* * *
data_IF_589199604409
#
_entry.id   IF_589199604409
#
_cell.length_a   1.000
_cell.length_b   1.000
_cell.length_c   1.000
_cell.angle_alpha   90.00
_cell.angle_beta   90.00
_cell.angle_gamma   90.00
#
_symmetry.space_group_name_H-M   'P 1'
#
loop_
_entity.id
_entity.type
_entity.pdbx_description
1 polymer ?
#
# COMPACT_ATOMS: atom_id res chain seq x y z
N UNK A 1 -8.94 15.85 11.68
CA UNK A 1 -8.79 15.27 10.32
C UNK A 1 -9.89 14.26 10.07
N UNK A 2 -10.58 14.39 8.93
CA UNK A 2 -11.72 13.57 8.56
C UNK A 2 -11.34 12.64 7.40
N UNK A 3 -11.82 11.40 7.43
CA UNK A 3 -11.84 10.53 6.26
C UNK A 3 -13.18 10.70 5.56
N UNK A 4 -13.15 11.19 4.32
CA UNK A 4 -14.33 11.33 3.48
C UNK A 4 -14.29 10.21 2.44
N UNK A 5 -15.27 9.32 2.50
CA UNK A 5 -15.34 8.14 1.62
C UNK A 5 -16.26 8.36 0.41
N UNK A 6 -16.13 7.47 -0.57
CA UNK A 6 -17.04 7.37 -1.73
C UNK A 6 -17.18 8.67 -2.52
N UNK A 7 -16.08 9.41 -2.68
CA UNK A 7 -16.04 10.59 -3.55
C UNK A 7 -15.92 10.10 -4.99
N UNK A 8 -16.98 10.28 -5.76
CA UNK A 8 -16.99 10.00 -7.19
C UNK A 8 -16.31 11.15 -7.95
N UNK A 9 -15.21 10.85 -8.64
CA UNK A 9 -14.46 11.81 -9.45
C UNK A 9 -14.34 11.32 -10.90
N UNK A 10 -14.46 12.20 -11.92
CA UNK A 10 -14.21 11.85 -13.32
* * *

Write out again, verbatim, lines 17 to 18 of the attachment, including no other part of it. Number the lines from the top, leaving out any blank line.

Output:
_entity.pdbx_description
1 polymer ?